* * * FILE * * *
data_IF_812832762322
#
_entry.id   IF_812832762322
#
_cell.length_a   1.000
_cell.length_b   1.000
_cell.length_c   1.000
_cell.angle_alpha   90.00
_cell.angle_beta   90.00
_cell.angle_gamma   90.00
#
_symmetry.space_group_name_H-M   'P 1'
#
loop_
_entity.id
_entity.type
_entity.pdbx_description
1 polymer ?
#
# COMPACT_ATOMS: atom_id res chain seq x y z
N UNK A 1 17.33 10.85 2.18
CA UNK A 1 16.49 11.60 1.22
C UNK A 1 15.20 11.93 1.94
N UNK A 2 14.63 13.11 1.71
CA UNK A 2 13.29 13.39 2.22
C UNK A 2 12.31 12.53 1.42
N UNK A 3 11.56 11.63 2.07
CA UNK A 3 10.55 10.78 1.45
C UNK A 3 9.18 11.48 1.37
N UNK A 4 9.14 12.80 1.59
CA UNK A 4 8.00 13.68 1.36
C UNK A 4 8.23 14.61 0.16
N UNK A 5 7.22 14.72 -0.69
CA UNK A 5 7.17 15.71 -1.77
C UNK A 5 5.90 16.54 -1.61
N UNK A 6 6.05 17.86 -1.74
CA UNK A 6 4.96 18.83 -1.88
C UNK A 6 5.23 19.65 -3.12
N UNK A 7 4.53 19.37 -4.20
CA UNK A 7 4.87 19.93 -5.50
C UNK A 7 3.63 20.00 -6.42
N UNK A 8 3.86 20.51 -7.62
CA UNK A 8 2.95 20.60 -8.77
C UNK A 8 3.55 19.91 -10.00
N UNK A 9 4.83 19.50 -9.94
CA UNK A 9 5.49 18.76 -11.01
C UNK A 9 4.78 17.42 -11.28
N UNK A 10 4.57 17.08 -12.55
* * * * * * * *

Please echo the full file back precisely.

data_IF_812832762322
#
_entry.id   IF_812832762322
#
_cell.length_a   1.000
_cell.length_b   1.000
_cell.length_c   1.000
_cell.angle_alpha   90.00
_cell.angle_beta   90.00
_cell.angle_gamma   90.00
#
_symmetry.space_group_name_H-M   'P 1'
#
loop_
_entity.id
_entity.type
_entity.pdbx_description
1 polymer ?
#
# COMPACT_ATOMS: atom_id res chain seq x y z
N UNK A 1 17.33 10.85 2.18
CA UNK A 1 16.49 11.60 1.22
C UNK A 1 15.20 11.93 1.94
N UNK A 2 14.63 13.11 1.71
CA UNK A 2 13.29 13.39 2.22
C UNK A 2 12.31 12.53 1.42
N UNK A 3 11.56 11.63 2.07
CA UNK A 3 10.55 10.78 1.45
C UNK A 3 9.18 11.48 1.37
N UNK A 4 9.14 12.80 1.59
CA UNK A 4 8.00 13.68 1.36
C UNK A 4 8.23 14.61 0.16
N UNK A 5 7.22 14.72 -0.69
CA UNK A 5 7.17 15.71 -1.77
C UNK A 5 5.90 16.54 -1.61
N UNK A 6 6.05 17.86 -1.74
CA UNK A 6 4.96 18.83 -1.88
C UNK A 6 5.23 19.65 -3.12
N UNK A 7 4.53 19.37 -4.20
CA UNK A 7 4.87 19.93 -5.50
C UNK A 7 3.63 20.00 -6.42
N UNK A 8 3.86 20.51 -7.62
CA UNK A 8 2.95 20.60 -8.77
C UNK A 8 3.55 19.91 -10.00
N UNK A 9 4.83 19.50 -9.94
CA UNK A 9 5.49 18.76 -11.01
C UNK A 9 4.78 17.42 -11.28
N UNK A 10 4.57 17.08 -12.55